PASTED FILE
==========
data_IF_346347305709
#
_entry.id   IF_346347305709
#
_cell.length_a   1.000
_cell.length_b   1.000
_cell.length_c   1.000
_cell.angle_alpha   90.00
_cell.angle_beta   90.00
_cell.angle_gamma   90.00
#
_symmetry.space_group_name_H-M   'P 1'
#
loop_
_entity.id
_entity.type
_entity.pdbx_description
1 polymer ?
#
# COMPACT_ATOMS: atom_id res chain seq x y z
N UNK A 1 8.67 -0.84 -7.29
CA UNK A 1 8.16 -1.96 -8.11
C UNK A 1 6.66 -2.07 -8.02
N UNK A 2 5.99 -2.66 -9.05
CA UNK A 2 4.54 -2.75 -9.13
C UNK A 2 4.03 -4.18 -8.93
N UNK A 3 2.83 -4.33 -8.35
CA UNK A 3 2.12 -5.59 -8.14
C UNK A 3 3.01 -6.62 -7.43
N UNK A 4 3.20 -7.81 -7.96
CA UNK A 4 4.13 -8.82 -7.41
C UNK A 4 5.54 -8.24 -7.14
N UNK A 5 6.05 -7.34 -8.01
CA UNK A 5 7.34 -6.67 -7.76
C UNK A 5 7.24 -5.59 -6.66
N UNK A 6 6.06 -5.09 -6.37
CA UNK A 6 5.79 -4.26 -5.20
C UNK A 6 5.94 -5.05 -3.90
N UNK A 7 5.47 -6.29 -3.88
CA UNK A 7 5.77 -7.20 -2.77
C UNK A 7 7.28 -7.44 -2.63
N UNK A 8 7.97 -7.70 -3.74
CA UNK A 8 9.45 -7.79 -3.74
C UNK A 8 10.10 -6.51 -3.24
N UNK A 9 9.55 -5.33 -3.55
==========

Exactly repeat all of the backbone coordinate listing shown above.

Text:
data_IF_346347305709
#
_entry.id   IF_346347305709
#
_cell.length_a   1.000
_cell.length_b   1.000
_cell.length_c   1.000
_cell.angle_alpha   90.00
_cell.angle_beta   90.00
_cell.angle_gamma   90.00
#
_symmetry.space_group_name_H-M   'P 1'
#
loop_
_entity.id
_entity.type
_entity.pdbx_description
1 polymer ?
#
# COMPACT_ATOMS: atom_id res chain seq x y z
N UNK A 1 8.67 -0.84 -7.29
CA UNK A 1 8.16 -1.96 -8.11
C UNK A 1 6.66 -2.07 -8.02
N UNK A 2 5.99 -2.66 -9.05
CA UNK A 2 4.54 -2.75 -9.13
C UNK A 2 4.03 -4.18 -8.93
N UNK A 3 2.83 -4.33 -8.35
CA UNK A 3 2.12 -5.59 -8.14
C UNK A 3 3.01 -6.62 -7.43
N UNK A 4 3.20 -7.81 -7.96
CA UNK A 4 4.13 -8.82 -7.41
C UNK A 4 5.54 -8.24 -7.14
N UNK A 5 6.05 -7.34 -8.01
CA UNK A 5 7.34 -6.67 -7.76
C UNK A 5 7.24 -5.59 -6.66
N UNK A 6 6.06 -5.09 -6.37
CA UNK A 6 5.79 -4.26 -5.20
C UNK A 6 5.94 -5.05 -3.90
N UNK A 7 5.47 -6.29 -3.88
CA UNK A 7 5.77 -7.20 -2.77
C UNK A 7 7.28 -7.44 -2.63
N UNK A 8 7.97 -7.70 -3.74
CA UNK A 8 9.45 -7.79 -3.74
C UNK A 8 10.10 -6.51 -3.24
N UNK A 9 9.55 -5.33 -3.55